|What Is Color?
In 1666, English scientist Sir Isaac Newton discovered that when pure white light is passed through a prism, it separates into all of the visible colors. Newton also found that each color is comprised of a single wavelength and cannot be separated any further into other colors.
Further experiments demonstrated that light could be combined to form other colors. For example, red light mixed with yellow light creates an orange color. A color resulting from a mix of two other colors is known as a metamer. Some colors, such as yellow and purple, cancel each other out when mixed and result in a white light. These competing colors are known as complements.
Colors in the red area of the color spectrum are known as warm colors and include red, orange, and yellow. These warm colors evoke emotions ranging from feelings of warmth and comfort to feelings of anger and hostility.
Colors on the blue side of the spectrum are known as cool colors and include blue, purple, and green. These colors are often described as calm, but can also call to mind feelings of sadness or indifference.
Color Psychology as Therapy
Several ancient cultures, including the Egyptians and Chinese, practiced chromotherapy, or using colors to heal. Chromotherapy is sometimes referred to as light therapy or colourology and is still used today as a holistic or alternative treatment.
In this treatment:
- Red was used to stimulate the body and mind and to increase circulation.
- Yellow was thought to stimulate the nerves and purify the body.
- Orange was used to heal the lungs and to increase energy levels.
- Blue was believed to soothe illnesses and treat pain.
- Indigo shades were thought to alleviate skin problems.
Most psychologists view color therapy with skepticism and point out that the supposed effects of color have been exaggerated. Colors also have have different meanings in different cultures. Research has demonstrated in many cases that the mood-altering effects of color may only be temporary. A blue room may initially cause feelings of calm, but the effect will be dissipate after a short period of time.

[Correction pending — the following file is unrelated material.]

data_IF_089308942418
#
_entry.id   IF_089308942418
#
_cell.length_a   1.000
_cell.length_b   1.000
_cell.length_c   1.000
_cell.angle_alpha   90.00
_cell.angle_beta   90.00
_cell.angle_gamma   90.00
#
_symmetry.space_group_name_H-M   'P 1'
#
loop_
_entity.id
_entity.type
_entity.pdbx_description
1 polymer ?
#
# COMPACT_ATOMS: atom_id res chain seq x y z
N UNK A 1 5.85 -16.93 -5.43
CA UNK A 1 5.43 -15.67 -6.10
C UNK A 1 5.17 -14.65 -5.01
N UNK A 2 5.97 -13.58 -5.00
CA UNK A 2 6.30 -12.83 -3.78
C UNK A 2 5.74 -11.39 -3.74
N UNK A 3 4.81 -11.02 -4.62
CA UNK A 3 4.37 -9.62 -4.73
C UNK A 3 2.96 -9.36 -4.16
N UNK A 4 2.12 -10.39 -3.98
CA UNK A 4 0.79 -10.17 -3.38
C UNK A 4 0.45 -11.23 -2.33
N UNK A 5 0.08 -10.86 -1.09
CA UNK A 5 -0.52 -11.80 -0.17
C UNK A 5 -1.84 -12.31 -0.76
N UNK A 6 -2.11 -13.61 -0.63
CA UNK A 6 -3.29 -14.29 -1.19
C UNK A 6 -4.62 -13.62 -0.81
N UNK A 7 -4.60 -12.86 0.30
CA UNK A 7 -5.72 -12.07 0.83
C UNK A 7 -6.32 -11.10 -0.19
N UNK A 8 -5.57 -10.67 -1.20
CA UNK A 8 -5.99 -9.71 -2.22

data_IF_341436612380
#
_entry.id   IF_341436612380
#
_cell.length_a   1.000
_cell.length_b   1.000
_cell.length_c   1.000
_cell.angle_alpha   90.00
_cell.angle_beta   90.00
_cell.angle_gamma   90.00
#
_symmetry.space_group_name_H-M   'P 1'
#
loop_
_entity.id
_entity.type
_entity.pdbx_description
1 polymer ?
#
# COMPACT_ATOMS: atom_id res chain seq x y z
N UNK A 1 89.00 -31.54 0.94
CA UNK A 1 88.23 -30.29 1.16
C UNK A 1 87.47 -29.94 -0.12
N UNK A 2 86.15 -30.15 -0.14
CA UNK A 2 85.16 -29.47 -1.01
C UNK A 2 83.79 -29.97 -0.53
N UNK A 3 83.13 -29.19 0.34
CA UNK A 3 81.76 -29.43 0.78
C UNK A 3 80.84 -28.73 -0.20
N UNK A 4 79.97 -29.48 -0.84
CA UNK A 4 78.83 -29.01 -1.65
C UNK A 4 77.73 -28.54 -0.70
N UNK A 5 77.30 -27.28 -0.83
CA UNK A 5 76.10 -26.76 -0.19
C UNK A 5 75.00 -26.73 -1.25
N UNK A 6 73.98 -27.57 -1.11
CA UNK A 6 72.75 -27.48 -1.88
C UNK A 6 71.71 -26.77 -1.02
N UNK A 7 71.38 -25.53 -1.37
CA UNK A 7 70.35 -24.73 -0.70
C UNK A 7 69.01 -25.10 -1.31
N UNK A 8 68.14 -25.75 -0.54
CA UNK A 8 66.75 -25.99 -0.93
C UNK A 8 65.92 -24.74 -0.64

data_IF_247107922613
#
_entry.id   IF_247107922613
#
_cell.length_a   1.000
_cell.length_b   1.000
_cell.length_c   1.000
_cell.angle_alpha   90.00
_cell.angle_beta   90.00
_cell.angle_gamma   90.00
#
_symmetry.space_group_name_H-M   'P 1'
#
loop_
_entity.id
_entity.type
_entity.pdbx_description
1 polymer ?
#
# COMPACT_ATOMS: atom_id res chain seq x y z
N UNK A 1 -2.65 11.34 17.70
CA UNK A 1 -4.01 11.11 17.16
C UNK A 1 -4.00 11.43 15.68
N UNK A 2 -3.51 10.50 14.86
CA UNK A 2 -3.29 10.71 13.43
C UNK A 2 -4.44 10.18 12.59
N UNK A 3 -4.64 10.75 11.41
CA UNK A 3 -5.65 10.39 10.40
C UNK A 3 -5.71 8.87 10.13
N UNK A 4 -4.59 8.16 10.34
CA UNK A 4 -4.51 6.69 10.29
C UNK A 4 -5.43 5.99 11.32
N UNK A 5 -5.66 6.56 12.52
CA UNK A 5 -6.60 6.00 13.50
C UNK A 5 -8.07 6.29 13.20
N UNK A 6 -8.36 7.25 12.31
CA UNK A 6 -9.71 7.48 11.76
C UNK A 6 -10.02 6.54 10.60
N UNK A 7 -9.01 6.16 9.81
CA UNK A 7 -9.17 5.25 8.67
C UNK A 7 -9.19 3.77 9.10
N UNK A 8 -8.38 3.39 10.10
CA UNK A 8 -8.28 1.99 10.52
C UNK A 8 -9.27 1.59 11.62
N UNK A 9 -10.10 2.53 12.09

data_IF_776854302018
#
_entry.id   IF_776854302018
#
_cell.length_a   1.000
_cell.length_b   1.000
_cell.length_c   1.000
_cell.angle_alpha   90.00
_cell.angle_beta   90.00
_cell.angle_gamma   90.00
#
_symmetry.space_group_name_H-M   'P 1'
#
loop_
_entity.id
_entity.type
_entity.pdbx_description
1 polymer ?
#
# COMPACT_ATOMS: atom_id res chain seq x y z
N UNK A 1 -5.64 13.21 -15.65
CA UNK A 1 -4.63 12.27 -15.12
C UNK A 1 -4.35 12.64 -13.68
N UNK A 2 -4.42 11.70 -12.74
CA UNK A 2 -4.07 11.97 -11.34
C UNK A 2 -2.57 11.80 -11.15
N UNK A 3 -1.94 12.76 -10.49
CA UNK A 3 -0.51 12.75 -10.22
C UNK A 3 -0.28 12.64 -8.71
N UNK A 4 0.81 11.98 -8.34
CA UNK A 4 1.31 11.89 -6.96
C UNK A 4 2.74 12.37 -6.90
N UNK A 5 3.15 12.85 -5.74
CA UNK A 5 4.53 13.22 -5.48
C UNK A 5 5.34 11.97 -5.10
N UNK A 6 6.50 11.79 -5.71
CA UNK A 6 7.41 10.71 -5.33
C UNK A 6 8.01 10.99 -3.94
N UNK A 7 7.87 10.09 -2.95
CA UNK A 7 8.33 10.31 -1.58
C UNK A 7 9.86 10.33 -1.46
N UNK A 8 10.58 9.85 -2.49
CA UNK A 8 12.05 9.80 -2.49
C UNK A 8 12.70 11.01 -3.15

Like death and taxes, there is no escaping color. It is ubiquitous. Yet what does it all mean? Why are people more relaxed in green rooms? Why do weightlifters do their best in blue gyms?
Colors often have different meanings in various cultures. And even in Western societies, the meanings of various colors have changed over the years. But today in the U.S., researchers have generally found the following to be accurate.
The Color Psychology of Black
- Black absorbs all light in the color spectrum.
- Black is often used as a symbol of menace or evil, but it is also popular as an indicator of power. It is used to represent treacherous characters such as Dracula and is often associated with witchcraft.
- Black is associated with death and mourning in many cultures. It is also associated with unhappiness, sexuality, formality, and sophistication.
- In ancient Egypt, black represented life and rebirth.
- Black is often used in fashion because of its slimming quality.
Consider how black is used in language: Black Death, blackout, black cat, black list, black market, black tie, black belt.
The Color Psychology of White
- White represents purity or innocence.
- White is bright and can create a sense of space or add highlights.
- White is also described as cold, bland, and sterile. Rooms painted completely white can seem spacious, but empty and unfriendly. Hospitals and hospital workers use white to create a sense of sterility.
The Color Psychology of Red
- Red is a bright, warm color that evokes strong emotions.
- Red is associated with love, warmth, and comfort.
- Red is also considered an intense, or even angry, color that creates feelings of excitement or intensity.
Consider how red is used in language: redneck, red-hot, red-handed, paint the town red, seeing red.
The Color Psychology of Blue
- Blue is described as a favorite color by many people and is the color most preferred by men. Women tend to buy blue clothing for men because they believe men prefer it.